Black Diamond uses a Gore-Tex insert, highly water-resistant leather, and a robust nylon shell for waterproofing. While several models did well in both our real-world tests and our side-by-side comparisons using a bucket of water, we found that it was one of the more water-resistant designs we tested. It compares to the other top scores in the review.
The Guide features a goatskin leather palm, with that same leather on the inside of the fingers and parts of the back of the hand. They also have a small piece of EVA foam padding in the middle of the back of the hand. A stretchy woven nylon shell covers the remainder of the glove with a Gore-Tex insert inside. The construction allows them to be tough enough to last for even the harshest user; overall, we found this glove to offer some of the best durability out of gloves in our fleet. We used this model well over 70 days, and it's still holding up well; however, it certainly isn't as warm as it once was, as the insulation has slowly packed out.
It's likely that using any of the gloves in this review over 60 days would lead to them packing out and losing a significant amount of insulation and warmth. Regardless, the Guide is one of the toughest contestants in our review.
The Guide has a well-designed removable liner that is secured with Velcro straps that never came out when we didn't want it to. The straps cinch nicely with one gloved hand but are harder to loosen. The nose wipe on the thumb is comfortable and effective. Other than that, it is a relatively simple but user-friendly product.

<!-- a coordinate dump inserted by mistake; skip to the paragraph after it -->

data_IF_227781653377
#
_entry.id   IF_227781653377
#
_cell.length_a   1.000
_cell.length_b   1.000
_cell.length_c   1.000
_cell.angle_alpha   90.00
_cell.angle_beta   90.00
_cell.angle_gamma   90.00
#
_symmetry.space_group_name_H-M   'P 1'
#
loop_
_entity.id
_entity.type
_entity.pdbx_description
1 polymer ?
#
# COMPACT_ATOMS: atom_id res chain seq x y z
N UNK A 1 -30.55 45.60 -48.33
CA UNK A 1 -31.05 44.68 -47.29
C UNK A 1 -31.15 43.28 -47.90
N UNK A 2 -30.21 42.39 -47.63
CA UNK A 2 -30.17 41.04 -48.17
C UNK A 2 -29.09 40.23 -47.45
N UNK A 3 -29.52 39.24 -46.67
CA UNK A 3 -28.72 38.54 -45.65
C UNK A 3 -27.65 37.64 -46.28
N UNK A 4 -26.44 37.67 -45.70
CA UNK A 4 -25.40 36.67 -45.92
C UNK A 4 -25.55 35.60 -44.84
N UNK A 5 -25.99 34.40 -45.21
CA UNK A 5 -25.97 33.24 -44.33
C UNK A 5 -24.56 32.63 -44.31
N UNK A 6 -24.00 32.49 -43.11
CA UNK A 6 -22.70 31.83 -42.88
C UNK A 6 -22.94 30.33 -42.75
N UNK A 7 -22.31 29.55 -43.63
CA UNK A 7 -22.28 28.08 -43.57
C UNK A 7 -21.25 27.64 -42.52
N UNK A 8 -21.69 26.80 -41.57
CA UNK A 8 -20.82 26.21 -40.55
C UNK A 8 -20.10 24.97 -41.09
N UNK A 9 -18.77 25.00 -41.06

Should You Buy the Black Diamond Guide?
While this glove is expensive, it's an exceptional option if you're going on a super cold adventure. There are other good options on the market that provide a little more dexterity without sacrificing too much in the way of warmth, so unless you are headed out on an expedition or spend every day outside in very cold temperatures, these gloves are probably overkill.
What other Ski Gloves Should You Consider?
These gloves provide the ultimate in warmth and weather protection, with the major caveat that their durability is laughable. If you need good warmth and weather resistance, but still need to complete detailed tasks with your fingers, our Editors' Choice Arc'teryx Fission SV and similar Rab Khroma Freeride both strike a nice balance between protection and usability. If you absolutely need the warmth, we'd recommend the Outdoor Research Prevail Heated as the best electrically-heated glove. And if you are looking for a good glove at a fraction of the price of the rest of these recommendations, the Gordini GTX Storm Trooper II is a good option.
— Ian Nicholson and Jeff Rogers